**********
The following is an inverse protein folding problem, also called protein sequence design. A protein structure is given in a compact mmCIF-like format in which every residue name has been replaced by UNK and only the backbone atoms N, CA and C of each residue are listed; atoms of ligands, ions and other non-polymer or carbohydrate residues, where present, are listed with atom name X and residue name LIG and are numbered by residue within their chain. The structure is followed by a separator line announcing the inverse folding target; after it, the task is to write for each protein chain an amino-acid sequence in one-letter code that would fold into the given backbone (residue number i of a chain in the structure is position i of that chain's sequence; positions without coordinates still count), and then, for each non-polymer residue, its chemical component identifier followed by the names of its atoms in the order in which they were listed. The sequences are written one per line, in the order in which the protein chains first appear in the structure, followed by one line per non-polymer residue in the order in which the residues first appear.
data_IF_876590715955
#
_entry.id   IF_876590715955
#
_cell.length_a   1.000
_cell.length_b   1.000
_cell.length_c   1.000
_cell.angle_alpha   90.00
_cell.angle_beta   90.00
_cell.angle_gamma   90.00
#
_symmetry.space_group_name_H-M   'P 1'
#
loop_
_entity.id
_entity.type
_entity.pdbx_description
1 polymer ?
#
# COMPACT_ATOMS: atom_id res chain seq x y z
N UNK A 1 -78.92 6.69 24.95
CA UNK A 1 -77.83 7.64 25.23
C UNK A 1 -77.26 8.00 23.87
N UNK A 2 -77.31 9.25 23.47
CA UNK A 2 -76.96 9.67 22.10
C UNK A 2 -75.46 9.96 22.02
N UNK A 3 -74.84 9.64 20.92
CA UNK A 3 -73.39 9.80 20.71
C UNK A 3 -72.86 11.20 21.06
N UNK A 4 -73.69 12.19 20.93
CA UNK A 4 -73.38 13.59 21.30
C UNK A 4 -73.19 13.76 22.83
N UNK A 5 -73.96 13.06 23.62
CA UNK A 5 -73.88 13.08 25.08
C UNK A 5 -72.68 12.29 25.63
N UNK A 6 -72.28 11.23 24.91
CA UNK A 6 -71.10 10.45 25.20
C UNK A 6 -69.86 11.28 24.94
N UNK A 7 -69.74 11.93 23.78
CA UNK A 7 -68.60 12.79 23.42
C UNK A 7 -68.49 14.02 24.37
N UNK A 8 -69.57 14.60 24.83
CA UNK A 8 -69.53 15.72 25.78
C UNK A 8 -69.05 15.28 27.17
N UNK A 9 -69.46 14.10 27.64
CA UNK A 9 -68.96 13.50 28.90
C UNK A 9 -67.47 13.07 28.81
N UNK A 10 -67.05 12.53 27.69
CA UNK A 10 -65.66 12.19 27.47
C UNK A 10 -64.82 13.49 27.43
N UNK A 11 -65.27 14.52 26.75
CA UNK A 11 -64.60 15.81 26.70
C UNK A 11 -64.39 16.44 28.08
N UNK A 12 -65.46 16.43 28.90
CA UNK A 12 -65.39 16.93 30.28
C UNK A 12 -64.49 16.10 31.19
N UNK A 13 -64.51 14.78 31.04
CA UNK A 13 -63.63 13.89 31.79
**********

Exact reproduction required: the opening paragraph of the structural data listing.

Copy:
The following is an inverse protein folding problem, also called protein sequence design. A protein structure is given in a compact mmCIF-like format in which every residue name has been replaced by UNK and only the backbone atoms N, CA and C of each residue are listed; atoms of ligands, ions and other non-polymer or carbohydrate residues, where present, are listed with atom name X and residue name LIG and are numbered by residue within their chain. The structure is followed by a separator line announcing the inverse folding target; after it, the task is to write for each protein chain an amino-acid sequence in one-letter code that would fold into the given backbone (residue number i of a chain in the structure is position i of that chain's sequence; positions without coordinates still count), and then, for each non-polymer residue, its chemical component identifier followed by the names of its atoms in the order in which they were listed. The sequences are written one per line, in the order in which the protein chains first appear in the structure, followed by one line per non-polymer residue in the order in which the residues first appear.